When we glimpse into the crystal ball of our working future, there are certainly changes to be excited about. New opportunities, low unemployment rate, salaries increasing, and new modern tools, to name a few.
At the same time, however, some of the same shiny new objects that we are jazzed about also cause feelings of uncertainty and apprehension to creep in. There is a reality to some of these misgivings, but those misgivings also give way to brainstorming solutions and tactics to work through them.
Concern #1: we love remote work – but where are the pitfalls?
Our recent blog about working moms outlined genuine concerns about transitioning to a remote work lifestyle. Sure, it seems like the best-case scenario on paper – convenience, balance, NO COMMUTE, and more.
In reality, workers suggest an imminent feeling of being overlooked and falling behind. And they may not be off-base. High-profile leadership has indicated that remote workers could become “second” in the workforce – meaning those that are present and give more in-person facetime will gain preference. A recent survey further supported this notion when it found that 66% of senior managers in the US want their teams to work on-site full-time as Covid-19 restrictions ease. Luckily it was down 5 points from a summer survey, so [hopefully] leadership is seeing the writing on the wall. After all, another survey noted that 50% of people working from home would find another job if the remote option were taken away from them.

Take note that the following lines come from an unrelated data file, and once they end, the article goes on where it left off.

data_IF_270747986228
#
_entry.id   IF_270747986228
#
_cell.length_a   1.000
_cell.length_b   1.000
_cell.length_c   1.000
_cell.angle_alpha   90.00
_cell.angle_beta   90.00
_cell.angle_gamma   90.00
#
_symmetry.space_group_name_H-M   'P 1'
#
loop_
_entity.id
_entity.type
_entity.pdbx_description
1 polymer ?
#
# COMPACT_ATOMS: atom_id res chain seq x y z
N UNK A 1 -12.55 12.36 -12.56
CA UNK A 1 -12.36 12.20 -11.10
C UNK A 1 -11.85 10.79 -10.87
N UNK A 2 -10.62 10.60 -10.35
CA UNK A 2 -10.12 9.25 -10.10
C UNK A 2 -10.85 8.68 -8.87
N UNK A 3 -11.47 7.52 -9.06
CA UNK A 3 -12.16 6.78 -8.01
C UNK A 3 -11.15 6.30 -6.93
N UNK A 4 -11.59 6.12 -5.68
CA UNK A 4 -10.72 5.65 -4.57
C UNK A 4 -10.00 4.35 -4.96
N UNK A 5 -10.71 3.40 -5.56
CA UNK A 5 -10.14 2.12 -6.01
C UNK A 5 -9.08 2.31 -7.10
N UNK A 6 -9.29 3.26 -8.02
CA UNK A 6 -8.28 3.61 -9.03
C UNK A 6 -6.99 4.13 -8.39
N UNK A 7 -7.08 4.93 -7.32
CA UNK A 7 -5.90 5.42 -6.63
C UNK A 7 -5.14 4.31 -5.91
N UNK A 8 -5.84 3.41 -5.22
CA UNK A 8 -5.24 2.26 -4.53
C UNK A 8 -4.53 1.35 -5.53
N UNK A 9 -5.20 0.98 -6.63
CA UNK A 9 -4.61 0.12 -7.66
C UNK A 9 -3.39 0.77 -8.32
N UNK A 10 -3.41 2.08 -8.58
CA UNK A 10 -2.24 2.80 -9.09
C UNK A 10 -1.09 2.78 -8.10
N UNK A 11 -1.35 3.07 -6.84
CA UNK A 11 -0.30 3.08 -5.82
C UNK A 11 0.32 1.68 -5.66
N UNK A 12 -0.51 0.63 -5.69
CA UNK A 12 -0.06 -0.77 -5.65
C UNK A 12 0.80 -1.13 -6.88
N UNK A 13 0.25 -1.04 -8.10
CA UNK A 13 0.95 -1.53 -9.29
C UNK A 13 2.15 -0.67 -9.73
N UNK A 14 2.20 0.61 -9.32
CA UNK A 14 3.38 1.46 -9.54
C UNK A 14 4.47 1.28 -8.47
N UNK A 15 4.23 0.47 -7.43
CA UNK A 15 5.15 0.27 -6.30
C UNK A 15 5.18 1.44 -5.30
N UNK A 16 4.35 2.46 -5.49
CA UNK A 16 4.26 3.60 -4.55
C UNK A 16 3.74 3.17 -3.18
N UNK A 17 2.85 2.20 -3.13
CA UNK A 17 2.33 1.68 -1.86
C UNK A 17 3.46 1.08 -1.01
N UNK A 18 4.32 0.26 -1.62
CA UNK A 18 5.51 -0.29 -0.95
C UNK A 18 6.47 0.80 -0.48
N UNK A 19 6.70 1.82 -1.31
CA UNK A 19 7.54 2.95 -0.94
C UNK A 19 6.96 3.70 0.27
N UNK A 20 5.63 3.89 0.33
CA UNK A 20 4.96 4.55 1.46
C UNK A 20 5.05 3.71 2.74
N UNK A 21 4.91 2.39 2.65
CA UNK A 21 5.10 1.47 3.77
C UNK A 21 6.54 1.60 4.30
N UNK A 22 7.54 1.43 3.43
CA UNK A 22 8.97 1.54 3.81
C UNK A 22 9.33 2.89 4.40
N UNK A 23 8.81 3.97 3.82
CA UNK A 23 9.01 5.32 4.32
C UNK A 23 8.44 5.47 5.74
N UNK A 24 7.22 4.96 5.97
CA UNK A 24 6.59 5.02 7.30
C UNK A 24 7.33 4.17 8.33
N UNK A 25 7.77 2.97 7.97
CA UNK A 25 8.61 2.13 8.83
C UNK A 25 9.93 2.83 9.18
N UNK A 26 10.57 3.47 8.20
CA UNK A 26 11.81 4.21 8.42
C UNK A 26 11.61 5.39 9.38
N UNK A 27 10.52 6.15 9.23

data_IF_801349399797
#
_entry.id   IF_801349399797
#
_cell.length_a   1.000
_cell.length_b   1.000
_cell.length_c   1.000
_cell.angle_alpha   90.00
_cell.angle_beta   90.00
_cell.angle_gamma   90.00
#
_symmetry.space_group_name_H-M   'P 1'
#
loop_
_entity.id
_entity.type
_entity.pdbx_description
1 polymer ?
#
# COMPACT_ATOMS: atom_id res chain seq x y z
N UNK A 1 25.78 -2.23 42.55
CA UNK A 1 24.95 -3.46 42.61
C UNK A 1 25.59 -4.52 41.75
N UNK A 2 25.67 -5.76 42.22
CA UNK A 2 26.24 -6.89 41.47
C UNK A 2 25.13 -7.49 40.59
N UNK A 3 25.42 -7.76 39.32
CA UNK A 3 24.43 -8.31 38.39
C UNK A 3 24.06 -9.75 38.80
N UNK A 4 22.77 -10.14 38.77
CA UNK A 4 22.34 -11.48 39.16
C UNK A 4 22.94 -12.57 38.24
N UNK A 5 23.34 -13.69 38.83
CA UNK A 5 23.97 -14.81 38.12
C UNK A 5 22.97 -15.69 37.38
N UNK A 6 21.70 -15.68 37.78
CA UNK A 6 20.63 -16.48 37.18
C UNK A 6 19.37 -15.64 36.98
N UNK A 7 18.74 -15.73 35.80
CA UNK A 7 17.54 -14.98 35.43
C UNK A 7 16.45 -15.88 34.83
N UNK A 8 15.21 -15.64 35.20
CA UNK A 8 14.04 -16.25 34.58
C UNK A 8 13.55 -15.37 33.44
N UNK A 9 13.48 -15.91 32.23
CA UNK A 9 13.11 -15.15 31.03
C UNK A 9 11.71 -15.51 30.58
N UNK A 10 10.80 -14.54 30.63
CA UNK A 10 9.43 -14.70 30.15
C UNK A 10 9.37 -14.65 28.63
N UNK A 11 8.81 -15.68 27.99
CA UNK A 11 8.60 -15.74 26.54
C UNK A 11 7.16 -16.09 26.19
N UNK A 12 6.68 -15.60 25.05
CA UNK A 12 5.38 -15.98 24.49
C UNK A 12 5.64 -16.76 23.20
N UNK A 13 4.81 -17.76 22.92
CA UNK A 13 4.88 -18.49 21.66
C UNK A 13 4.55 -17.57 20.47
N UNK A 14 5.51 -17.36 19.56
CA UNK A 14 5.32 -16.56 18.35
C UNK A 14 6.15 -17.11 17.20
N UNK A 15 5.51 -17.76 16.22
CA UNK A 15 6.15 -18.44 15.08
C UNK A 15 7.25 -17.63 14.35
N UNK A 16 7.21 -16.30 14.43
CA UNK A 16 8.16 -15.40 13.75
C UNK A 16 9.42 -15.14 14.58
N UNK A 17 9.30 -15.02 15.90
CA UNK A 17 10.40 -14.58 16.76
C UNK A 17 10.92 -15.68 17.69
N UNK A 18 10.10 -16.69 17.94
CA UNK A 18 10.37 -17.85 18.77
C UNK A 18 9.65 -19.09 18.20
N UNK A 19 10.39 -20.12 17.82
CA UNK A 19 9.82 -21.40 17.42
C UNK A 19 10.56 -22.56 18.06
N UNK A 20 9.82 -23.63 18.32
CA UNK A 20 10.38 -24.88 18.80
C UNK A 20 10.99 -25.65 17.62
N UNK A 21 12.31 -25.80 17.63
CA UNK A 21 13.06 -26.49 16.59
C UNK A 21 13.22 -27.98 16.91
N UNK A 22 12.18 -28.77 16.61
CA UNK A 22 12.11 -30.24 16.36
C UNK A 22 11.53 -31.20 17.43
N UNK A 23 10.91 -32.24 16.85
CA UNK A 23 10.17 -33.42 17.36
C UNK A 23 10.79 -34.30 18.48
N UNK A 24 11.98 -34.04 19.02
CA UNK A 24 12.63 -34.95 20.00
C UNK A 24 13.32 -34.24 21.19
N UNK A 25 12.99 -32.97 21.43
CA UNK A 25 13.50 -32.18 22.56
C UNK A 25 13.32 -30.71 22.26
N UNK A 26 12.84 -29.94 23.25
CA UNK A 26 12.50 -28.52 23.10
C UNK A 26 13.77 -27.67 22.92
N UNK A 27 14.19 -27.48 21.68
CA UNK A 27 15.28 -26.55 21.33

So, who wins the tug of war? It’s early to say, but given the tight talent market and the need to retain workers against higher-than-usual attrition, candidates may still be calling the shots for now.
In addition to this hypothetical hierarchy, remote workers also noted a disconnect from their company and colleagues. As late as this past fall, 7 in 10 remote employees felt isolated. It’s easy to understand this feeling, especially if someone works in a remote location alone each day. There are no lunch meetings, no coffee breaks, no impromptu bull sessions to share ideas, network, or simply connect. Remote workers who work in the home setting buzzing with family activity may feel less so, but work connections and relationships are still meaningful parts of a career.
So how do we overcome remote work reservations?
Find a sweet spot and think about flexibility choices. This goes for both employees and employers. While there will be employers that offer little or no choice (in the office only vs. totally remote), chances are many employers are still exploring the best balance as well. For employers, gauging and surveying the team’s preference will help build the best flex-work policy. Companies may also consider satellite spaces or shared work offices that employees can use to get back that “going to the office” feeling again.